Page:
Backup is the skill that no one else in organization more than a DBA itself. It is ultimate shield and optimized back plan may be of great advantages. Following are some baselines for database backups
- All production databases should be set to use the full recovery model. This way, you can create transaction log backups on a periodic basis.
- Whenever possible, perform a daily full backup of all system and user databases.
- For all production databases, perform regular transaction log backups, at least once an hour.
- Perform full backups during periods of low user activity in order to minimize the impact of backups on users.
- Periodically test backups to ensure that they are good and can be restored.
- Backup first to disk, then move to tape or some other form of backup media.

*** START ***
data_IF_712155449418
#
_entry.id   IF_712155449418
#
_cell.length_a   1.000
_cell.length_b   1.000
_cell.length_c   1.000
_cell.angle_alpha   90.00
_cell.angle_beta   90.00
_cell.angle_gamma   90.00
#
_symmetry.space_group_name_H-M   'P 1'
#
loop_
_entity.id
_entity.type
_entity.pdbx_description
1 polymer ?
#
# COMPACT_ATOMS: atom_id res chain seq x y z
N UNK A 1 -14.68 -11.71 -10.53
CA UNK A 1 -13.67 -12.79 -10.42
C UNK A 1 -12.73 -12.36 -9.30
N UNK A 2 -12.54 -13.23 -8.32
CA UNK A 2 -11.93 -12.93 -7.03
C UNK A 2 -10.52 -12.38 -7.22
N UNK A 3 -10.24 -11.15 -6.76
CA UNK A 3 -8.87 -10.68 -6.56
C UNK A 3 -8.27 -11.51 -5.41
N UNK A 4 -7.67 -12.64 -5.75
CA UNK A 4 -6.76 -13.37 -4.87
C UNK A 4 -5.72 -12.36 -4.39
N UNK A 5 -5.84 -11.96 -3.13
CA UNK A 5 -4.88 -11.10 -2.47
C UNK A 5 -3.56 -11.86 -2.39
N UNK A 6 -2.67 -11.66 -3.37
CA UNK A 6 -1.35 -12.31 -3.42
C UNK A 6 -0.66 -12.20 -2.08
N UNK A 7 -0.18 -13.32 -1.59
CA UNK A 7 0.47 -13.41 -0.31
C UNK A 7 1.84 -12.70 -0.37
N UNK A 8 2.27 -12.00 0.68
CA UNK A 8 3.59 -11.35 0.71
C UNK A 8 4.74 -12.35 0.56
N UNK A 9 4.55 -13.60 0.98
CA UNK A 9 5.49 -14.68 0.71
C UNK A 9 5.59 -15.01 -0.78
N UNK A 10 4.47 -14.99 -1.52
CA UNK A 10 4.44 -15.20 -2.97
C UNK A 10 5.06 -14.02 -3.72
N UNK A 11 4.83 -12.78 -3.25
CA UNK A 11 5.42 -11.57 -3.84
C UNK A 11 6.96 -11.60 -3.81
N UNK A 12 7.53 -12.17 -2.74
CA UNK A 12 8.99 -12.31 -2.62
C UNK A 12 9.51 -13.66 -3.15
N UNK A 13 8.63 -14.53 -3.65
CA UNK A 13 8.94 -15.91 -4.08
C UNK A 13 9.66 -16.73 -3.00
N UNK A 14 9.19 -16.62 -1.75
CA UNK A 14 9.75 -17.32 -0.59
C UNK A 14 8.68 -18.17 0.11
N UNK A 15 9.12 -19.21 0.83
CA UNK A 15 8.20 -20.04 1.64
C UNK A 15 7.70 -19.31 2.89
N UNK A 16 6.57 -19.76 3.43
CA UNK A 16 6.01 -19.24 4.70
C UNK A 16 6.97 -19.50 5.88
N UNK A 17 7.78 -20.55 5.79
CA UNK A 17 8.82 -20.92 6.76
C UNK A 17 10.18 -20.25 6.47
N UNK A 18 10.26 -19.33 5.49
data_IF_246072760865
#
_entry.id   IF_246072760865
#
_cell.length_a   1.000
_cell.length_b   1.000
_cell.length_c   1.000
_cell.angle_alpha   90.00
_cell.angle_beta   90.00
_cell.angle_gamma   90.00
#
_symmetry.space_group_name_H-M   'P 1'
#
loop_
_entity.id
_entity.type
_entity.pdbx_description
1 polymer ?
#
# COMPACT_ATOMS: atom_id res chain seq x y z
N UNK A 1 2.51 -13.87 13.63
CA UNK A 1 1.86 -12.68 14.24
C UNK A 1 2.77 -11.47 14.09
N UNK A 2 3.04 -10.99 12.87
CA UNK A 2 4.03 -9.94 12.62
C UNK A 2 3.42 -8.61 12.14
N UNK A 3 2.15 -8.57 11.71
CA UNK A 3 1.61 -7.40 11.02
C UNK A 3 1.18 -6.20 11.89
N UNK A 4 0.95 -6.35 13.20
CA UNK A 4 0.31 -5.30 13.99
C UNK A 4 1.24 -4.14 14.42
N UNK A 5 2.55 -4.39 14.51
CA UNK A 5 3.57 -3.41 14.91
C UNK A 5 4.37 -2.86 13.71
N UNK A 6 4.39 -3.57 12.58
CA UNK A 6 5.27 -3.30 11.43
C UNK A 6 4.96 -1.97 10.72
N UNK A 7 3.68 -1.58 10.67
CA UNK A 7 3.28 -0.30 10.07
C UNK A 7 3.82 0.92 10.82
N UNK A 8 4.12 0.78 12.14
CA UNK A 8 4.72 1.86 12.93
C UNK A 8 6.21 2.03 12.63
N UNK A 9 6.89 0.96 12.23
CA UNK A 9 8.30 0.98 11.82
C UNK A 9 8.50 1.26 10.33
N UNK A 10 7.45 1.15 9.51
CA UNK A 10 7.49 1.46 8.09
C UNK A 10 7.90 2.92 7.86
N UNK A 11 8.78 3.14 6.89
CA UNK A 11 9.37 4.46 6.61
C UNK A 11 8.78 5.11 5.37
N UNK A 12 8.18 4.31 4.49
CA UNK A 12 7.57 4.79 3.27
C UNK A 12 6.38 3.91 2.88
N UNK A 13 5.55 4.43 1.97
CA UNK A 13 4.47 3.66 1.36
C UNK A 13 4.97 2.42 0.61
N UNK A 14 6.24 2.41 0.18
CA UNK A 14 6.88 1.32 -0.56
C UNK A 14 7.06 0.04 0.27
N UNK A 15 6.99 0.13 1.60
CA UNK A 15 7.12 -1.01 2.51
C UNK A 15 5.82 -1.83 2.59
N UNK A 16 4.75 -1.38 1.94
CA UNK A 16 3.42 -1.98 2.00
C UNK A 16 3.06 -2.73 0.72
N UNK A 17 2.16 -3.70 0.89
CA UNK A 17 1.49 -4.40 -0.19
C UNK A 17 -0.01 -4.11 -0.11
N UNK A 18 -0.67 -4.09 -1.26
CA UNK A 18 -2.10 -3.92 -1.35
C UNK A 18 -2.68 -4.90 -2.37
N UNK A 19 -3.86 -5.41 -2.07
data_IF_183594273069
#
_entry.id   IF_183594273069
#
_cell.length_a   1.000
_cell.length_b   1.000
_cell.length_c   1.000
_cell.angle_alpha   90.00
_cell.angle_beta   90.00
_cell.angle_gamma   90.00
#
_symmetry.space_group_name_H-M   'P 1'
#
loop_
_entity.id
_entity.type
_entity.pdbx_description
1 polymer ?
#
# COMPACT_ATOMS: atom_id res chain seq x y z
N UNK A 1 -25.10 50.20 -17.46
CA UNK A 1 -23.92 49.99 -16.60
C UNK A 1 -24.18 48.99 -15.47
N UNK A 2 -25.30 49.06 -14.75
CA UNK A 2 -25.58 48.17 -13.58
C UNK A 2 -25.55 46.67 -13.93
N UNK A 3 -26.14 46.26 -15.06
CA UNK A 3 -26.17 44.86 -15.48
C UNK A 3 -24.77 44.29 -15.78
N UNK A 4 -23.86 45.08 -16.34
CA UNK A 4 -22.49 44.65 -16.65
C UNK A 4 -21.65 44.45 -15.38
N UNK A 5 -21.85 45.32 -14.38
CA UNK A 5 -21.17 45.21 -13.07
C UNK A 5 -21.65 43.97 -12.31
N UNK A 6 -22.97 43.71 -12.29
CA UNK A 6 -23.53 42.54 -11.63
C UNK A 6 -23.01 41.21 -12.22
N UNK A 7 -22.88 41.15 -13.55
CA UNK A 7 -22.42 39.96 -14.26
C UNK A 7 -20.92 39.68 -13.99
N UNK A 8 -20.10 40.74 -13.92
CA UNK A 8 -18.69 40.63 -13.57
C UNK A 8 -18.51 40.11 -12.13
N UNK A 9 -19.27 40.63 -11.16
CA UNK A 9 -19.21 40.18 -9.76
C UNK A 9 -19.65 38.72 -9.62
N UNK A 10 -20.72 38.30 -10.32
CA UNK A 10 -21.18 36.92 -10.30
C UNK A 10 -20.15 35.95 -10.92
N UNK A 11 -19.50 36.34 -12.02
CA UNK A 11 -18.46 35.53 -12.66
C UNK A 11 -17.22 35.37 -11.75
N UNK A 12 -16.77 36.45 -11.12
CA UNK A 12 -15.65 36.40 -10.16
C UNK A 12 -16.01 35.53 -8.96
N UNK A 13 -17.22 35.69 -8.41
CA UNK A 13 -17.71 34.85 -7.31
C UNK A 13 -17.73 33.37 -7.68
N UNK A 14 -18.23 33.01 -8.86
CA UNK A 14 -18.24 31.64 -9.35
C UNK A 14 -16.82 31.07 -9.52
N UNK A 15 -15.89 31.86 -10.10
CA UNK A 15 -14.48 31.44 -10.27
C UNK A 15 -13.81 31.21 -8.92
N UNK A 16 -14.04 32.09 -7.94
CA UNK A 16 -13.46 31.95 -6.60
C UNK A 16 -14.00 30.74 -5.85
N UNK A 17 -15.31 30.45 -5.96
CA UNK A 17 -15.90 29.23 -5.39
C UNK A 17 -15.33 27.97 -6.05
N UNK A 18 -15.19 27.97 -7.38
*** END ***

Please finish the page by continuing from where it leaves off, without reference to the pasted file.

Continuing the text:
- Store backups offsite.
- If using SQL Server 2005 encryption, be sure to backup the service master key, database master keys, and certificates.
- If you find that backup times take longer than your backup window, or if backup file sizes are taking up too much space on your storage device, consider a third party backup program, such as SQL Backup Pro or SQL tool belt.
- Document, step-by-step, the process to restore system and user databases onto the same, or a different server. You don’t want to be looking this information up during an emergency.
Chosen from SQL Server DBA best practices By Brad M.mcGehee